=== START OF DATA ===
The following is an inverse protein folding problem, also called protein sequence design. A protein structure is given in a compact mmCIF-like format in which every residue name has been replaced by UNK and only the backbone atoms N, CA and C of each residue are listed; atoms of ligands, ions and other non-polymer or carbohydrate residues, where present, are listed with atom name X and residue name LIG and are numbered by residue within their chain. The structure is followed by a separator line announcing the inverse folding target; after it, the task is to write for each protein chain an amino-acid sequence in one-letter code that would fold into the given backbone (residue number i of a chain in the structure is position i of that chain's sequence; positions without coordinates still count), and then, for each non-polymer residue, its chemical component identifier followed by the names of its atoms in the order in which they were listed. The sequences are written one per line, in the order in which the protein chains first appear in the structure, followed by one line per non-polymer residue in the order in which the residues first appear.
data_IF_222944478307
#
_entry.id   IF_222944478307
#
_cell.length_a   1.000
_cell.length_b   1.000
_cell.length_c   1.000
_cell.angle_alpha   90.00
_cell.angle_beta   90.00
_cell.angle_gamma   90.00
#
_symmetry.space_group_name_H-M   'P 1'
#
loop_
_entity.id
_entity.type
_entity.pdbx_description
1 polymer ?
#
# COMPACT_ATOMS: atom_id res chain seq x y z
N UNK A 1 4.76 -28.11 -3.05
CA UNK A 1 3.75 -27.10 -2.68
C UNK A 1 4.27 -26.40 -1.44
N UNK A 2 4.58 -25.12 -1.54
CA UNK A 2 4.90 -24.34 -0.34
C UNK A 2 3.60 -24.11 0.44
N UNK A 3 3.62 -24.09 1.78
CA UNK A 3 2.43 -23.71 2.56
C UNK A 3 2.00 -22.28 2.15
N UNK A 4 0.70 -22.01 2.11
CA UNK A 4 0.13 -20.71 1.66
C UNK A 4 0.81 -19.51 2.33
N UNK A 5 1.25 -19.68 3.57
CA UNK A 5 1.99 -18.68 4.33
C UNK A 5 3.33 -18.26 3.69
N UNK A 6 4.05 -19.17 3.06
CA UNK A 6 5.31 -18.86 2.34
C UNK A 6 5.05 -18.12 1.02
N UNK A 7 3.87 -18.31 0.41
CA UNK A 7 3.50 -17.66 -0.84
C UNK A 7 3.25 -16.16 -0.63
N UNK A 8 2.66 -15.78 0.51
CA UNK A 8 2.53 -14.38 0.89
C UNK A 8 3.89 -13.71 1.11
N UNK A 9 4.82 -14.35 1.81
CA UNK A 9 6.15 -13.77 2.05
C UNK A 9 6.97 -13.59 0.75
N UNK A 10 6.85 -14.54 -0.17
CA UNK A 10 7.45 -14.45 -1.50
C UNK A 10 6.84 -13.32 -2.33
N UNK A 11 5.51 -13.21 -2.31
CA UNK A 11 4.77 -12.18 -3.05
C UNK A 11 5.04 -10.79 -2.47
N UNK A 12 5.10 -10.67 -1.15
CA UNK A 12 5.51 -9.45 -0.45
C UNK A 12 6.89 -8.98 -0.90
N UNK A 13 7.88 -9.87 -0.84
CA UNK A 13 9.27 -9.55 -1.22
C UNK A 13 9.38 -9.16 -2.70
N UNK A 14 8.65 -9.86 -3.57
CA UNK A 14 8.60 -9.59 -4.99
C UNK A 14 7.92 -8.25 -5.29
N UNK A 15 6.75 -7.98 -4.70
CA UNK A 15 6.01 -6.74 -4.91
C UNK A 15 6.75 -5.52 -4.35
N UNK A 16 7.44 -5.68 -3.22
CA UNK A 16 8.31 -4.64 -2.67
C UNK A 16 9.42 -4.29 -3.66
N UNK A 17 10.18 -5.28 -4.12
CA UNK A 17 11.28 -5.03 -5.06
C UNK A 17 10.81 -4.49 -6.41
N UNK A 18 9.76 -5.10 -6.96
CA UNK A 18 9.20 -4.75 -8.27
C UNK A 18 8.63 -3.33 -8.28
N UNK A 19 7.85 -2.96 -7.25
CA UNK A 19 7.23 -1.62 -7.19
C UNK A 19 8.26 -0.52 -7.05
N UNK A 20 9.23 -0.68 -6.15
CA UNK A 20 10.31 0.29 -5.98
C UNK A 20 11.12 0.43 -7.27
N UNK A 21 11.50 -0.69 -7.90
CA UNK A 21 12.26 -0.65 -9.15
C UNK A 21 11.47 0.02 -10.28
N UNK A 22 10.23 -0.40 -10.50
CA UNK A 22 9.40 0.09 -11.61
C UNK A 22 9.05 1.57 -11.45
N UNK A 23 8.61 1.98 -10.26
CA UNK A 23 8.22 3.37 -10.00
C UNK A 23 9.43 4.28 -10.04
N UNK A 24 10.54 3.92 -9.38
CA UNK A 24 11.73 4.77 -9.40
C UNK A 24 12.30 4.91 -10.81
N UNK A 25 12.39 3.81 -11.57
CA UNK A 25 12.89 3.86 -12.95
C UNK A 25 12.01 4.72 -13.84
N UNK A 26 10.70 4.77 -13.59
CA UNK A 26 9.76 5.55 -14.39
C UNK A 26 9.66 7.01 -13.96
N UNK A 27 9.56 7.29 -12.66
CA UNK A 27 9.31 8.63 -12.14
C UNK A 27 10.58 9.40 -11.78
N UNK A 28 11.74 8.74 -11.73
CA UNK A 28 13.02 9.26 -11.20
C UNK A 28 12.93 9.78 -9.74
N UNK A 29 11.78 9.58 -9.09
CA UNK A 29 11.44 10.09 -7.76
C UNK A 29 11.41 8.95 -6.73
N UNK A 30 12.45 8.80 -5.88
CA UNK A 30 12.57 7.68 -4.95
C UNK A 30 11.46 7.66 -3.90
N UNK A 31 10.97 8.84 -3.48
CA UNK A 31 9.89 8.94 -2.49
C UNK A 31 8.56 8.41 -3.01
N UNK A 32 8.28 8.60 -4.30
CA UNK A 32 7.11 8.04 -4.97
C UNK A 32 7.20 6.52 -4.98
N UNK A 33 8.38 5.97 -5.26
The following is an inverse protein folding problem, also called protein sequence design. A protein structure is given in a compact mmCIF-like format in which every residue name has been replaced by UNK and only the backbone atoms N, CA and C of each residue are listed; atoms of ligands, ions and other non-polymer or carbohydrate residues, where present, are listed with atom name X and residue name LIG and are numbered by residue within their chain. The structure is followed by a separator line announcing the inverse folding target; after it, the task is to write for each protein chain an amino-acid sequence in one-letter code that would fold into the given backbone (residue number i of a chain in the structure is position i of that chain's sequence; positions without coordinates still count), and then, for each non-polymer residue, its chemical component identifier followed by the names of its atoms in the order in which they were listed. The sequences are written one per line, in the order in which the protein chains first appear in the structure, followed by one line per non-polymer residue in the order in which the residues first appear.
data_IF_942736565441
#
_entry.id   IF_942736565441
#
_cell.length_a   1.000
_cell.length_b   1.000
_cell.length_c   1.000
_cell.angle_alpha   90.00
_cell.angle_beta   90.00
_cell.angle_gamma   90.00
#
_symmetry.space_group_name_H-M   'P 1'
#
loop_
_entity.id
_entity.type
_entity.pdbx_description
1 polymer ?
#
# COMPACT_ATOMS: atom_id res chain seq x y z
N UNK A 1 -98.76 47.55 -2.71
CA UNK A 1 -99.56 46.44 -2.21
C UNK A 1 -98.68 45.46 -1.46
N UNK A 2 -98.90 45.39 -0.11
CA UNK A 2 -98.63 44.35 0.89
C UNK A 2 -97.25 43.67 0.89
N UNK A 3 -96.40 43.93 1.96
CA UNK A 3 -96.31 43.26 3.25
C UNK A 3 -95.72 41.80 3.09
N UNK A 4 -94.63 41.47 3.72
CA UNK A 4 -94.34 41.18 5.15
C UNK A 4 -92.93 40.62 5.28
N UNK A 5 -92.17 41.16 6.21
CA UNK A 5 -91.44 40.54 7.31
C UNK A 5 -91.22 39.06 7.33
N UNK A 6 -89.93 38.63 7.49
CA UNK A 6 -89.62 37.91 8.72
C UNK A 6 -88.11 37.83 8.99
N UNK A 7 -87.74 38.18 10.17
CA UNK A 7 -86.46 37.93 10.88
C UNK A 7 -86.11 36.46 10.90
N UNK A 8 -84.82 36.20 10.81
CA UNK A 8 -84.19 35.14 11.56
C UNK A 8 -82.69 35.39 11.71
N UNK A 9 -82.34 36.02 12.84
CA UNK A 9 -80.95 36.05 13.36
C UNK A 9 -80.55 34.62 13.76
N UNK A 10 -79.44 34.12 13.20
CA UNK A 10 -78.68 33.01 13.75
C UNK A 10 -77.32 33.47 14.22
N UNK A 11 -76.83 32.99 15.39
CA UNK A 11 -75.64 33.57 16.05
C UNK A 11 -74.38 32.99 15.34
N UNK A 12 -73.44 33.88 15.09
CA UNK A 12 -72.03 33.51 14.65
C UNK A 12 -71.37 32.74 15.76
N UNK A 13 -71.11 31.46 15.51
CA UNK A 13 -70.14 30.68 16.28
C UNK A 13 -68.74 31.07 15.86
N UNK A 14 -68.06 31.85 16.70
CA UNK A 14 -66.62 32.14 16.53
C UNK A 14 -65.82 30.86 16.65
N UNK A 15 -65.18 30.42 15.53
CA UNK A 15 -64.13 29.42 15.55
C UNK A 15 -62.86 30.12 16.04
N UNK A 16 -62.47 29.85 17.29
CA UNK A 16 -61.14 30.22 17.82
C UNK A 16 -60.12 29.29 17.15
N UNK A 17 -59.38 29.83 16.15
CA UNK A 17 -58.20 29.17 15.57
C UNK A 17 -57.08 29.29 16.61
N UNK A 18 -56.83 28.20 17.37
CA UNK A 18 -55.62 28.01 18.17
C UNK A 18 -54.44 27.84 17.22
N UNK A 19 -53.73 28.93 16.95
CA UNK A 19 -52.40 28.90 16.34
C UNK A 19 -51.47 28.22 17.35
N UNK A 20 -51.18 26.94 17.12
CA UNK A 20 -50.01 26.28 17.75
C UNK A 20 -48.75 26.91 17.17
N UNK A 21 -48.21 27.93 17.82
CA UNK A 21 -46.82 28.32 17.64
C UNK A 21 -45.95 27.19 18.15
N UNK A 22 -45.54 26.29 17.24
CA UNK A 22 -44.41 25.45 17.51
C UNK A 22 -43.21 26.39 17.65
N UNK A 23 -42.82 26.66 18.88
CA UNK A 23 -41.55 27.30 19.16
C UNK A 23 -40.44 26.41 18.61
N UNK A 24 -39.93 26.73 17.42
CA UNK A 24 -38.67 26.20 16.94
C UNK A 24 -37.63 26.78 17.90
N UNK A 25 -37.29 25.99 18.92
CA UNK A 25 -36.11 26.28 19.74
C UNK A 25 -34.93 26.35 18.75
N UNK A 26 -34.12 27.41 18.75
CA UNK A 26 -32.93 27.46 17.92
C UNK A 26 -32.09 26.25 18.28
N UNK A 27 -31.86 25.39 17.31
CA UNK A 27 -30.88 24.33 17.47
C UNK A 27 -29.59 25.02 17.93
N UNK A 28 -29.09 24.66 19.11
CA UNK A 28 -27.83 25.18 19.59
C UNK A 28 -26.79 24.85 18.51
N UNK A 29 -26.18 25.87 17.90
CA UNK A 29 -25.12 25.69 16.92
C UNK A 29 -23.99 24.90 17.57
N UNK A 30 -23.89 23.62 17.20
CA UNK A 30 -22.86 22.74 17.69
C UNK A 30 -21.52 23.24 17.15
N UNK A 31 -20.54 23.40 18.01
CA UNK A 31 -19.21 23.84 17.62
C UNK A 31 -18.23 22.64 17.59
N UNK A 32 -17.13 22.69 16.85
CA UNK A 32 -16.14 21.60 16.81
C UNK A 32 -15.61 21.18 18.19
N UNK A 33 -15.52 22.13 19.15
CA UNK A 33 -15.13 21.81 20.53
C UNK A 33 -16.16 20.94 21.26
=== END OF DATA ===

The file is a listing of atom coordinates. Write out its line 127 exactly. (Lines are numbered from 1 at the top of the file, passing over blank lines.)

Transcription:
_cell.angle_alpha   90.00